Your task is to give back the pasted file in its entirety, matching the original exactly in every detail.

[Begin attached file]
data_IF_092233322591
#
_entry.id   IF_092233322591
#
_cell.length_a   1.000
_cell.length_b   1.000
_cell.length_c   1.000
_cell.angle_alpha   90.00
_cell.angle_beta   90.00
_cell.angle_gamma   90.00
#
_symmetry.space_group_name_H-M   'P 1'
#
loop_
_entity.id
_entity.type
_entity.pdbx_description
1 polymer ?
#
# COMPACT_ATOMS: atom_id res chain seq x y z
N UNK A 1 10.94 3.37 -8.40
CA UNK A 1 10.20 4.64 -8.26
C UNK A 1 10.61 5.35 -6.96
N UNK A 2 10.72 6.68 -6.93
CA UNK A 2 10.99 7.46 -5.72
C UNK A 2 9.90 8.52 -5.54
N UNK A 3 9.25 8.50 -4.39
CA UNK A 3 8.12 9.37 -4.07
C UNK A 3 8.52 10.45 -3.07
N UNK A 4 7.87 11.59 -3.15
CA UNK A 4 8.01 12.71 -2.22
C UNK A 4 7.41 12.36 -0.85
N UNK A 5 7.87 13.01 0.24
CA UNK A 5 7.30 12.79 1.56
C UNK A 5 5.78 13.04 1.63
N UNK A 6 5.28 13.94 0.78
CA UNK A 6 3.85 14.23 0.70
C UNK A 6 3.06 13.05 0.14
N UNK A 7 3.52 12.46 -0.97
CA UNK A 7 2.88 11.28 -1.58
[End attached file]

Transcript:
data_IF_092233322591
#
_entry.id   IF_092233322591
#
_cell.length_a   1.000
_cell.length_b   1.000
_cell.length_c   1.000
_cell.angle_alpha   90.00
_cell.angle_beta   90.00
_cell.angle_gamma   90.00
#
_symmetry.space_group_name_H-M   'P 1'
#
loop_
_entity.id
_entity.type
_entity.pdbx_description
1 polymer ?
#
# COMPACT_ATOMS: atom_id res chain seq x y z
N UNK A 1 10.94 3.37 -8.40
CA UNK A 1 10.20 4.64 -8.26
C UNK A 1 10.61 5.35 -6.96
N UNK A 2 10.72 6.68 -6.93
CA UNK A 2 10.99 7.46 -5.72
C UNK A 2 9.90 8.52 -5.54
N UNK A 3 9.25 8.50 -4.39
CA UNK A 3 8.12 9.37 -4.07
C UNK A 3 8.52 10.45 -3.07
N UNK A 4 7.87 11.59 -3.15
CA UNK A 4 8.01 12.71 -2.22
C UNK A 4 7.41 12.36 -0.85
N UNK A 5 7.87 13.01 0.24
CA UNK A 5 7.30 12.79 1.56
C UNK A 5 5.78 13.04 1.63
N UNK A 6 5.28 13.94 0.78
CA UNK A 6 3.85 14.23 0.70
C UNK A 6 3.06 13.05 0.14
N UNK A 7 3.52 12.46 -0.97
CA UNK A 7 2.88 11.28 -1.58